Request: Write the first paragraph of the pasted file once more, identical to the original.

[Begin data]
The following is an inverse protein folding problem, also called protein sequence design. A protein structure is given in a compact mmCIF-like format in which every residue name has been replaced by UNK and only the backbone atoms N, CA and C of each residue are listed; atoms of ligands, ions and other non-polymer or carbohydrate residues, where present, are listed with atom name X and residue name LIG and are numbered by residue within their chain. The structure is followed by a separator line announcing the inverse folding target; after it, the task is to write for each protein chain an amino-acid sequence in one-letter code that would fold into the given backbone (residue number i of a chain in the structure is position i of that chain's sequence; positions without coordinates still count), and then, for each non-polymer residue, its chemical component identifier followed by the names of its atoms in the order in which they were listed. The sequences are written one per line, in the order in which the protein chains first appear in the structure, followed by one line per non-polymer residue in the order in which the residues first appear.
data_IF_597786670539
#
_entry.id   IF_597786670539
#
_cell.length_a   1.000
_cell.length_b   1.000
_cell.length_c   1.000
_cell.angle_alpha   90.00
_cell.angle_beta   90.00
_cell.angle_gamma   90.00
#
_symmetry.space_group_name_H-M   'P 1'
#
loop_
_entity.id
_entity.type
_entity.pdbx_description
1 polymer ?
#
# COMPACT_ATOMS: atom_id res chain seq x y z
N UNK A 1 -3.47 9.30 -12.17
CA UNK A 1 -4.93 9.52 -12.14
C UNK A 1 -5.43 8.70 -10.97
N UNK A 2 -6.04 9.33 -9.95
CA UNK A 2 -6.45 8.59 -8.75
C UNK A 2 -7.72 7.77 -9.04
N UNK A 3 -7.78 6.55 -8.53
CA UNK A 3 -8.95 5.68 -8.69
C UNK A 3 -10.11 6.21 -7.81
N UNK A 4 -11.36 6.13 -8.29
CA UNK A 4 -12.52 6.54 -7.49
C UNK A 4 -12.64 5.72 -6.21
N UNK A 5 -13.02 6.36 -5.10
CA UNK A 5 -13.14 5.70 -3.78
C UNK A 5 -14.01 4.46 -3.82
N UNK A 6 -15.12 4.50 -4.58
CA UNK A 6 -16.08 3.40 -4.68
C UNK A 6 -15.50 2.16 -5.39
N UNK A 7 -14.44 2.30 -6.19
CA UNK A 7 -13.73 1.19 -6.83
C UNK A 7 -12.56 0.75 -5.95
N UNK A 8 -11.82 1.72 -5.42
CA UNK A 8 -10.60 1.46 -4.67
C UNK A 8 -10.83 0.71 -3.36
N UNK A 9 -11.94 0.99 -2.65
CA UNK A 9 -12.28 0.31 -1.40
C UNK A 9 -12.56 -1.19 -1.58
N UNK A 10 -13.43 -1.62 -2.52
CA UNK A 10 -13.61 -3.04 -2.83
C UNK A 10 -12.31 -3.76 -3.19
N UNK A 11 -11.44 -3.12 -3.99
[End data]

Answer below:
The following is an inverse protein folding problem, also called protein sequence design. A protein structure is given in a compact mmCIF-like format in which every residue name has been replaced by UNK and only the backbone atoms N, CA and C of each residue are listed; atoms of ligands, ions and other non-polymer or carbohydrate residues, where present, are listed with atom name X and residue name LIG and are numbered by residue within their chain. The structure is followed by a separator line announcing the inverse folding target; after it, the task is to write for each protein chain an amino-acid sequence in one-letter code that would fold into the given backbone (residue number i of a chain in the structure is position i of that chain's sequence; positions without coordinates still count), and then, for each non-polymer residue, its chemical component identifier followed by the names of its atoms in the order in which they were listed. The sequences are written one per line, in the order in which the protein chains first appear in the structure, followed by one line per non-polymer residue in the order in which the residues first appear.